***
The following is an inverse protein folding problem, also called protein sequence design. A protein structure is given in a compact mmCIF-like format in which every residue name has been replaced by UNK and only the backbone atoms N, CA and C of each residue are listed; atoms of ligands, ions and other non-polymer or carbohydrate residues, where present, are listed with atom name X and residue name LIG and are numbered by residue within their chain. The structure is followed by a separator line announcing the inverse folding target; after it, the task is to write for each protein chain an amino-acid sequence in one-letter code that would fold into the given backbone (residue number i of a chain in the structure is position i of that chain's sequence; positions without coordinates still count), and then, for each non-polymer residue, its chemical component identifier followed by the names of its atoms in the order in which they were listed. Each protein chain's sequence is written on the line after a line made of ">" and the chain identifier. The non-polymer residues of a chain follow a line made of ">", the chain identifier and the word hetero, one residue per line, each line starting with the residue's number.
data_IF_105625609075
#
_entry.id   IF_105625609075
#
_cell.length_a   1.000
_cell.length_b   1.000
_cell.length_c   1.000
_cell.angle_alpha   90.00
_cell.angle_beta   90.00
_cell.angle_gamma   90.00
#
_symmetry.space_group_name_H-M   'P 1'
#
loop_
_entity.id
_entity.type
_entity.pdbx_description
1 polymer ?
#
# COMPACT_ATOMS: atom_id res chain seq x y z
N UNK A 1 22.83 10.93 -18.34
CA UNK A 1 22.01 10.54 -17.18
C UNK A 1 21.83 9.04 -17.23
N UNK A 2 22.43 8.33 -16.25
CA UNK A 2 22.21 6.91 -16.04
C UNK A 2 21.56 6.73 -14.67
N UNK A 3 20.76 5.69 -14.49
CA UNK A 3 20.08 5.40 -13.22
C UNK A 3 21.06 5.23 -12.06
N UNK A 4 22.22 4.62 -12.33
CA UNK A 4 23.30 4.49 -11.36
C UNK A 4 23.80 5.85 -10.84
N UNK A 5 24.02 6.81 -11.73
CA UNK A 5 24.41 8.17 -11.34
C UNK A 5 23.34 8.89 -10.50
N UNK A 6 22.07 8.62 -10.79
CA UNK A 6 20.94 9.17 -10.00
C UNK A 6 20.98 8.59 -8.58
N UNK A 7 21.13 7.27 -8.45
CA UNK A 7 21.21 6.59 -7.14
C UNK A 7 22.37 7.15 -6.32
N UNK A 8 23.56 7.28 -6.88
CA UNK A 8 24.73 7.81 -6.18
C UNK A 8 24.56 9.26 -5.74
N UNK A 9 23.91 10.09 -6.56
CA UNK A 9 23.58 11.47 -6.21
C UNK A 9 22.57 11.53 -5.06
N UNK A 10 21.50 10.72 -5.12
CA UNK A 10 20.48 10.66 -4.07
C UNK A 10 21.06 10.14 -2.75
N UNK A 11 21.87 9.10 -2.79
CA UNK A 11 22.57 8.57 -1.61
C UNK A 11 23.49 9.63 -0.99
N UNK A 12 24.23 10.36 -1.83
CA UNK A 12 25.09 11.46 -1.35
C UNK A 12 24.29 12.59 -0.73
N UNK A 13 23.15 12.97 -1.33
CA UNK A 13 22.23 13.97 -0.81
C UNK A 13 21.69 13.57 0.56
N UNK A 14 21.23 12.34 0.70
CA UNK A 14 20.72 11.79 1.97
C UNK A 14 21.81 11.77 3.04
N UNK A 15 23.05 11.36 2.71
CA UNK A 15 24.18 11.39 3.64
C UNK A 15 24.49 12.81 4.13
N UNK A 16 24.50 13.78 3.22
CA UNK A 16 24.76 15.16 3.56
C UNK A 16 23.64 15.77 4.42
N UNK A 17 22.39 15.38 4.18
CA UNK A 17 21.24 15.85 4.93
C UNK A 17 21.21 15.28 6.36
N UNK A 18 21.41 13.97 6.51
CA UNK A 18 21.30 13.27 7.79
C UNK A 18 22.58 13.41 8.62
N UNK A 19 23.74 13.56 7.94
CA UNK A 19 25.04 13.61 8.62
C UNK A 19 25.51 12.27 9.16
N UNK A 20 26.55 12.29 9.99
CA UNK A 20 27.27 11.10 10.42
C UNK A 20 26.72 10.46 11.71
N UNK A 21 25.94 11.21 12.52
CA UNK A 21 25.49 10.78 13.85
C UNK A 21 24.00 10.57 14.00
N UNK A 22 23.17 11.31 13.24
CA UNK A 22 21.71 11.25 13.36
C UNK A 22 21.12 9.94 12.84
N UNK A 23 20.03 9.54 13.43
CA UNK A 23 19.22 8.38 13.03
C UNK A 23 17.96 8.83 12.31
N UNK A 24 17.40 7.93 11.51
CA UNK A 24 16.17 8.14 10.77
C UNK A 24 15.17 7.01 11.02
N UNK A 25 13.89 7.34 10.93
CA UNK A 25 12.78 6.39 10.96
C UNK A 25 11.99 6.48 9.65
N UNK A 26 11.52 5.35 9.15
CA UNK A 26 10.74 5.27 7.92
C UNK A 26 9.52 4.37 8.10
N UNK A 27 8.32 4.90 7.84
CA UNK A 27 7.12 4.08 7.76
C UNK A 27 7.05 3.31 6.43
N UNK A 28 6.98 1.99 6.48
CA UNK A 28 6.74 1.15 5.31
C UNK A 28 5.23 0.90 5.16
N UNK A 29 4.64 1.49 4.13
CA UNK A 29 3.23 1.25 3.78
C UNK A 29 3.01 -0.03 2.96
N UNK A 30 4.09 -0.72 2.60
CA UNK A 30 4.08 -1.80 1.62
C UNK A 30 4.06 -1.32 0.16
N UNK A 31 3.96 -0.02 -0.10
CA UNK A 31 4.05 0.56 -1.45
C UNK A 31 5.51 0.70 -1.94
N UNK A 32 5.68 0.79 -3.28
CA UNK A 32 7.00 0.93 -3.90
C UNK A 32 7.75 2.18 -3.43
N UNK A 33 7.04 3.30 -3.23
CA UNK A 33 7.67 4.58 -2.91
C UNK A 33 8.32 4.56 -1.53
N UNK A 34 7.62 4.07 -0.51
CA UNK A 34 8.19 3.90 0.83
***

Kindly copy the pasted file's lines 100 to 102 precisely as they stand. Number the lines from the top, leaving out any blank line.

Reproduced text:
N UNK A 27 8.32 4.90 7.84
CA UNK A 27 7.12 4.08 7.76
C UNK A 27 7.05 3.31 6.43